Kelly had pretty much formed the plan, head to Bas Cuvier and ‘deal with’ La Marie Rose, a problem she had unfinished business with. Once done we’d head deeper into Bas Cuvier to find Duroxmanie a 6b/6c test piece that Kelly had been recommended by someone at The Climbing Works. Going to a climbing area planning only to climb 2 problems was a different approach for me, but I was up for it as I also failed to repeat La Marie Rose (or so I thought, turns out I actually had already repeated it a few years earlier..) on our trip to Bas Cuvier a couple of years ago.

Kelly tops La Marie Rose

It didn’t take us long to find the boulder and we set up at the foot of it and started trying to warm up on something around there. Expecting it to be tough to find anything to pull on, I’d packed a theraband so used that a bit, and then tried out a bit of climbing on Le Bidule next to La Marie Rose. It would have gone if I’d have been focusing on it, but it was purely there as a warm up exercise.

Just as Kelly had finished up brushing the holds on her soon to be conquered project, the rain started :/. We had about an hour of on and off showers which was a little annoying. Wet rock = slippy and easy to damage rock, so we were left waiting, trying to stay/get warm while the rock dried up. Luckily our project was pretty much in direct sun (although this didn’t actually help when it came to climbing it…) so dried quickly.

A tiny lizard
A tiny lizard that seemed quite happy to sit next to me for a while

Once it was ready, we all started on it, and after about an hour of working it Kelly finally finished it. Hurrah! While Andy and I continued to work on it, Ed and Kelly went to have a go on Nescafe, a horrible little slab I managed a few years ago with one of the most painful little finger holes on ever. Back on La Marie Rose I seemed to have regressed, being happy with the first few moves, but really struggling to make the left hand move to a sloper hold from a poor sloper on the right. By this point, we’d picked up a random climber called Kirsty, who was well into her 7-8th attempt out of the 2 she was allowing herself and we had a chat about the problem I was having. On the next attempt I ducked my head forward, trying to be nice and close to the rock and it turned the throw I’d started using into something much more controlled meaning I caught the sloper. Sensing that it was almost there I threw my right foot upwards and planted it much higher than I was doing previously and found something a bit more positive and pushed, catching the next better sloper. From here, I just needed to hold it together and pad upwards and it was done. Yay!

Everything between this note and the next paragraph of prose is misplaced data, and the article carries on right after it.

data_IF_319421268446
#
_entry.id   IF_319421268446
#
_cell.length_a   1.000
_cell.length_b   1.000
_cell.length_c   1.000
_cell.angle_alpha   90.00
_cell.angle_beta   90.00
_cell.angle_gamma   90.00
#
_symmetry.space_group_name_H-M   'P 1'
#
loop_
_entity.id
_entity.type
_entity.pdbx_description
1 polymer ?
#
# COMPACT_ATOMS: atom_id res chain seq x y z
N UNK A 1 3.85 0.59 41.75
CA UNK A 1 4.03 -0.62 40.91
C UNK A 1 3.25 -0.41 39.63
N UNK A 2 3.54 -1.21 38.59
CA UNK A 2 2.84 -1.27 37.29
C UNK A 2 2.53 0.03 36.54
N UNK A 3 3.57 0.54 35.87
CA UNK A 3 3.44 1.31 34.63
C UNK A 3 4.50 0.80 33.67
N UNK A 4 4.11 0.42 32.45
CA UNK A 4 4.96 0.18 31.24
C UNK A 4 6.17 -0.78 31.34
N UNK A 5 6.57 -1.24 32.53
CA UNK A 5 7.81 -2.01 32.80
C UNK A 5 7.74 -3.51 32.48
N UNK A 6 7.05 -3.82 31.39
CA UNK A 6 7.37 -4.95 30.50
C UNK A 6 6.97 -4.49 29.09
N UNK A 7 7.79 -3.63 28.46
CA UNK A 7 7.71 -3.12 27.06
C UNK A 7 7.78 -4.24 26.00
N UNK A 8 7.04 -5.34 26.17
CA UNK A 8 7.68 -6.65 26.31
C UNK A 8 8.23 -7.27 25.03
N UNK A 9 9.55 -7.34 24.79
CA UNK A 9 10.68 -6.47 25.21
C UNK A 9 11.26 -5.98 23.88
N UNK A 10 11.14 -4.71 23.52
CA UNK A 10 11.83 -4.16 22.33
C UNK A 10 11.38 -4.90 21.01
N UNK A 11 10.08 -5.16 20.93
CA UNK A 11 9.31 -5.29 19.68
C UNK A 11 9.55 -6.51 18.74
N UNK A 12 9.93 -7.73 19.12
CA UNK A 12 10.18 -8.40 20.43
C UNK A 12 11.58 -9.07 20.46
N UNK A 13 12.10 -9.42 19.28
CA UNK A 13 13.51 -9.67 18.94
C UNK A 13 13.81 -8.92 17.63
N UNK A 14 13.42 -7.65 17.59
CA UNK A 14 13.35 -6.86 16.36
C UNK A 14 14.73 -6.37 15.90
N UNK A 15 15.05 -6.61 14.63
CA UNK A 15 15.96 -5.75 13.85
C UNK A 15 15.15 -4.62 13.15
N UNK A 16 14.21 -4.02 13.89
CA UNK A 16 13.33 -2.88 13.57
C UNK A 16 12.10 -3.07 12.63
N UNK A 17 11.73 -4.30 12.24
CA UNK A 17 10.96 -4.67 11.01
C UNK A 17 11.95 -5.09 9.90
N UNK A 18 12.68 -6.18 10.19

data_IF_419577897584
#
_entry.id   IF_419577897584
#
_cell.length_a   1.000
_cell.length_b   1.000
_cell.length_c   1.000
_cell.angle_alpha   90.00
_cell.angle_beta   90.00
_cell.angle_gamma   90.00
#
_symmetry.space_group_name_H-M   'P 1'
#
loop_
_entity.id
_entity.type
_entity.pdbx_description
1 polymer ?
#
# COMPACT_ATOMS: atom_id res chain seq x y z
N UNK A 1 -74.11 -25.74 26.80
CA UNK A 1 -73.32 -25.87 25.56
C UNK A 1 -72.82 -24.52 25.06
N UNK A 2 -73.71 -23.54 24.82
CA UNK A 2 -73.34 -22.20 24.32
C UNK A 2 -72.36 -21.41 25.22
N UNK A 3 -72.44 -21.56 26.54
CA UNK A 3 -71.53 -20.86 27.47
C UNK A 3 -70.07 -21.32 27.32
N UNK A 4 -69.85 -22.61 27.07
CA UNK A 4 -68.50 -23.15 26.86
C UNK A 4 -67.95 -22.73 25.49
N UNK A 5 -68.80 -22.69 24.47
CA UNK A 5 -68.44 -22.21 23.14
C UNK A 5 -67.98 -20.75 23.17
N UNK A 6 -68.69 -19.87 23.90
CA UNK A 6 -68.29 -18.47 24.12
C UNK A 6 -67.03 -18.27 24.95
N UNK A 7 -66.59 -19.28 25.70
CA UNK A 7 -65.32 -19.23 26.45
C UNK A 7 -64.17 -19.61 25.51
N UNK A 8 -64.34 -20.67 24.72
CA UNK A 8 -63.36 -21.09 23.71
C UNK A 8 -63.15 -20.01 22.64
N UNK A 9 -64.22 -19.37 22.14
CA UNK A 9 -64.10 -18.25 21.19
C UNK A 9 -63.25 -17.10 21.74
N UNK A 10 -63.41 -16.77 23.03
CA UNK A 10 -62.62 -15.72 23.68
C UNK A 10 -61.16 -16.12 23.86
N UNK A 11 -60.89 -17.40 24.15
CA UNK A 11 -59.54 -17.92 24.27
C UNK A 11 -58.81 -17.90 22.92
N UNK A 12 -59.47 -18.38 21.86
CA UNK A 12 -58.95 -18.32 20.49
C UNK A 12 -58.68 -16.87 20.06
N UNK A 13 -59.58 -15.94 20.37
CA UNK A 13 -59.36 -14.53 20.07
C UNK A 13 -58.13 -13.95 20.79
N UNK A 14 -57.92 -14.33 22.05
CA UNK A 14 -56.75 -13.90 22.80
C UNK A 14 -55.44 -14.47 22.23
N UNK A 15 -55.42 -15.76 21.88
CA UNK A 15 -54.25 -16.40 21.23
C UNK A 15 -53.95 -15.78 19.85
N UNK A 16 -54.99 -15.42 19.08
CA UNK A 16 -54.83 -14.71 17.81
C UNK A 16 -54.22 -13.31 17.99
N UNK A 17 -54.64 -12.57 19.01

Kelly climbing on Duroxmanie
The awesome heel on Duroxmanie 6c at Bas Cuvier

Soon we decided to move on, having spent half of the day on La Marie Rose and try and find Duroxmanie. Luckily Kirsty was up for checking it out and knew where the path was so guided us most of the way there and after a 10 minute trek through the wood found it. Duroxmanie was awesome, really good holds on a slightly overhanging wall needing good strong shoulders, a mean heel hook and some finger strength. I was the first to make it high enough up to wedge my heel into the starting hold, very surprising as I’m usually really bad at using my heels. It was probably the best heel hook I’ve ever used, swallowing my heel and allowing me to pull on it hard enough to set my calf cramping! I jumped off and pottered around trying to stretch it out while everyone else had a go.

Kelly, Ed and Kirsty were trying an alternative method involving cross throughs to get across, but I stuck to my original method and eventually managed to move to a high crimp before getting stuck. The next move required stepping out right to a good hold, but my hips wouldn’t open enough for this in my current position. Instead, I needed to some how turn my heel hook into a toe to prevent a barndoor and throw a hand out right to another crimp, but just didn’t have the strength. Here is a video of where I was getting to:

After a break for some food we continued working it for much of the rest of the afternoon, but loading up with food and general tiredness soon got the better of us and it wsasn’t long before we made a move to leave. Andy wanted a little more climbing back in Bas Cuvier, where we bumped into and had a conversation with Melissa Le Nevé as she was working on some hard stuff. It wasn’t long before we gave up though and headed back to the gite, all worn out.

Day 4 – “Rest Day”

This was supposed to be a rest day, but I kinda viewed it as a skin and toenails rest day, as I needed to get a 32k run in for my marathon training. Well, it didn’t quite go according to plan, so I wrote a whole blog post about it: Circuit des 25 Bosses: Simultaneously the best and worse long training run of my life.

Day 5 – Gorge aux Châts

Day 5 was a day with no oompf. I got up feeling pretty fresh and ready, but once we’d got to Gorge aux Châts and I’d done a couple of yellows all the energy disappeared. I spent much of the day milling around and feeling a bit out of sorts. It’s all to be expected to be honest after that run.

Still, I found a bit of focus to have a couple of goes on Travaux Forcés which was a rather interesting crack line and arete which we weren’t 100% sure of the correct line on. It’s definitely worth putting on the list for another go once I’d got some beans (and a load more strength and skill!). Rain then happened, which required sheltering under a roof and waiting for the wind and patchy sun to dry out the rock. At this point, pretty much all beans deserted me meaning I only really half tried half of the problems I pulled onto, resulting in bad feet slips, an ankle twist or two and some general moping.